One of the benefits of a slight degree of notoriety -- or name recognition, at least -- is that one gets the occasional request to write or blog about IT certification for a variety of outlets and Websites. Over the past couple of decades that has meant working for a handful of training companies that include Global Knowledge, New Horizons, Pluralsight, Cramsession/PrepLogic, and others. Just this morning I got a phone call from one of them asking for articles and analysis, along with a request for IT cert topics worth covering. When I got on one of my favorite hobbyhorses in response -- namely, the value of soft skills to IT professionals -- the reaction was tepid: "We've tried that, and it didn't resonate well with our audience."
Yes, although Software Defined Networking (SDN) and Network Functions Virtualization (NFV) have been out and about in the technology space for more than three years now, and plenty of major players offer interesting products and services in this vein, I'm still seeing enough of a gap between technology makers and service providers hawking these wares, and companies taking up such offers, to provide continuing ground for concern. This goes double for basic training and certification on SDN and NFV, where the number of options and offerings come nowhere near the number of players jockeying for advantage on this playing field.
In 1995, the Java programming language (produced by a talented team of programmers at Sun Microsystems, including its credited inventors James Gosling, Mike Sheridan, and Patrick Naughton) made its formal debut. That means this language is now 20 years old! I remember the beginning and have been working with and around Java ever since. Though security problems have somewhat tarnished Java's reputation, it continues to be both widely deployed and used, particularly for Web-based (or -integrated) applications. That probably explains why Java certs remain valuable even 20 years into its continuing history.
When MS announced on September 24, 2014 that it was making "select exams" available through online proctoring, I thought it was interesting, and was pleased to see this particular certification giant dips its toes into testing outside the typical testing center environment. In the past week, MS has made it known that all of its MCP and MTA exams are now available online, in more than 40 countries around the world, with all its remaining countries queued up to receive similar service (at least where the minimum bandwidth requirement of 512 Kbps up and down can be met). This is big news!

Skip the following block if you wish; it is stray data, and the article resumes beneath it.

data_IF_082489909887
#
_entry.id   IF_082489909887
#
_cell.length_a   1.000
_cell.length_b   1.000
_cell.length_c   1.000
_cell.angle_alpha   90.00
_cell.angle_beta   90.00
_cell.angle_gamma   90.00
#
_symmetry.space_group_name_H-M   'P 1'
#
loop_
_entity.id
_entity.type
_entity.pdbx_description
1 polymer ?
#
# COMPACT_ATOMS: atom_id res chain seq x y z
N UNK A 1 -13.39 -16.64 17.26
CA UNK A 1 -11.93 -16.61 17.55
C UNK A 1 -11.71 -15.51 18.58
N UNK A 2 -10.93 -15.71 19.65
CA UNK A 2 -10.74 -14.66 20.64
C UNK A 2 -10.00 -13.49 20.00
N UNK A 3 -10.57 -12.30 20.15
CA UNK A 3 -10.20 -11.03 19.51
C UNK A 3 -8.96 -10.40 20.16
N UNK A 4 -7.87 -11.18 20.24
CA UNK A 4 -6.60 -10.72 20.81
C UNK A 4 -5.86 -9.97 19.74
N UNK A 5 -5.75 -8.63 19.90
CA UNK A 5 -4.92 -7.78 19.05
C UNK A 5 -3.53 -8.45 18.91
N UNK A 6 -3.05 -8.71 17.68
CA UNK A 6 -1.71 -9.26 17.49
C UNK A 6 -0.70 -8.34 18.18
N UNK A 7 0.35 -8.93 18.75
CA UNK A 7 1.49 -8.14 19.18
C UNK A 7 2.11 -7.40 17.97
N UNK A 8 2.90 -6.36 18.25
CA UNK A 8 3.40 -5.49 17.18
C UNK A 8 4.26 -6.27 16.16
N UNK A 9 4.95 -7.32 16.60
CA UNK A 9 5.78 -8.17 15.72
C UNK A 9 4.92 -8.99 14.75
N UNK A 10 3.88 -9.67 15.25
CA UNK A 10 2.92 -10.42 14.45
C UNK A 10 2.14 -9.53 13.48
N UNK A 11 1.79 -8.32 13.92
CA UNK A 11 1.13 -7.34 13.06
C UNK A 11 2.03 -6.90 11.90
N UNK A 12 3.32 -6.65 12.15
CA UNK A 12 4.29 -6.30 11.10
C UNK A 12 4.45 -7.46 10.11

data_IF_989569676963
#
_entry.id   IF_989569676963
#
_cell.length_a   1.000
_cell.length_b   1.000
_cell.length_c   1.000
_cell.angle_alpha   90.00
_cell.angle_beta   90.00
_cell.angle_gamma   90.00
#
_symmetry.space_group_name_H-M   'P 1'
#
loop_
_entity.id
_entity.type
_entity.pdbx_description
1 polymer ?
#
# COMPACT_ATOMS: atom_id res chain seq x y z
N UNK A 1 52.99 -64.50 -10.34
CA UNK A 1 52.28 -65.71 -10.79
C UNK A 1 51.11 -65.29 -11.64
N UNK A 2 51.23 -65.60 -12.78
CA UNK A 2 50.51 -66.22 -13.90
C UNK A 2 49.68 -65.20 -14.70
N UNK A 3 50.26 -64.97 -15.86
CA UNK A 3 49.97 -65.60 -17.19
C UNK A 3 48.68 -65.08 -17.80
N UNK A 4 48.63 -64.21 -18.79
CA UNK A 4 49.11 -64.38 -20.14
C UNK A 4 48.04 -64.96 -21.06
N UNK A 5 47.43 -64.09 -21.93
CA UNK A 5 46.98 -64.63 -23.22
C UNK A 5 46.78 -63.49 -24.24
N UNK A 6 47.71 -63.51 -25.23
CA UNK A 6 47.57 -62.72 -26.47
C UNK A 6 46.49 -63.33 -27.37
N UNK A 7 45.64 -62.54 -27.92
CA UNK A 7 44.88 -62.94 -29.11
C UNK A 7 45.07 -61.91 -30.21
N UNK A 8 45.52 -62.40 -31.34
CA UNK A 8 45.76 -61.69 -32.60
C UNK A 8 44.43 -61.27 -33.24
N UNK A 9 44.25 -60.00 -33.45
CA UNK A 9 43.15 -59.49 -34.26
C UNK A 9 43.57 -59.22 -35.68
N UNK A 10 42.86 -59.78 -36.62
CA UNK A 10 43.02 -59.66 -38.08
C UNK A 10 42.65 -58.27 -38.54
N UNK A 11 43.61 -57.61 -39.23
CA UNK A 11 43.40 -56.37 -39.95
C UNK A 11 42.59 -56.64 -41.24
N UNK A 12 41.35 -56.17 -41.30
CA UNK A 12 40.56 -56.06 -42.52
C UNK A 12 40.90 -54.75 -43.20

In the wake of last week's news about the Open Networking Foundations two upcoming SDN credentials, I decided to revisit the overall landscape for Software Defined Networking certifications, and was both surprised and a little frustrated to find that things haven't changed much in this neck of the certification woods. Read on for a quick listing of what's out there, and what's coming.
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The Open Networking Foundation, or ONF, has been working its way toward a pair of SDN certifications for about a year now, and has just announced their cert blueprint (open for public inspection and comment) and a timetable to get to production certification exams and credentials. I'm tickled to death to see a committed, open, vendor-neutral approach to SDN start to gain significant traction in the cert world.
In late June, CompTIA announced the opening of a vendor-neutral IT careers portal named "Skillsboost" that targets parents, teachers, and students. The goal of the site is to provide one-stop online resource for IT careers and training information aimed at secondary (high school) and post-secondary (trade school, community college, university) students interested in what the organization describes as "a vocational route into the IT industry," with special emphasis on hands-on IT training and apprenticeships.
If that old saying "Two heads are better than one" is true, does this proposition scale with size? Are four heads better than two, eight better than four, and so forth? In some cases, that answer is "Yes," and my case for today's blog post is the online study group, where as many heads as can access the same server at once can pool their wisdom and experiences, but also share their questions, concerns, and uncertainties.
In checking out the Born to Learn blog this morning, I saw some numbers that just about made me fall over. As you may or may not know North Carolina was the first US State to adopt the Microsoft IT Academy statewide, back in 2010. Last week, they announced the program had produced its 200,000th Microsoft certification among their student and faculty population. That's a pretty significant accomplishment over 5 years.
When I posted about a free Azure eBook offer in this very blog last February, I wondered why Microsoft was putting so much oomph behind its online cloud platform. Now, with numerous additional free eBooks on the topic available, and the redoubtable Mark Russinovich anointed as Azure's Chief Technical Officer, MS has unleashed a new MCSD devoted to this platform. Put all these puzzle pieces together, and you get more than an inkling that MS thinks that Azure is important stuff. That should make the MCSD:Azure Solutions Architect, as the new credential is called, a good investment for those who believe in or buy into Microsoft's cloud services vision.
Today (May 27) Cisco is announcing several new Internet of Things (IoT) and Cloud-related certfication credentials in the CCNA and CCNP categories. Their IoT credential will be called CCNA Industrial (IoT), and there will be Cloud versions of the CCNA and CCNP added to their lineup.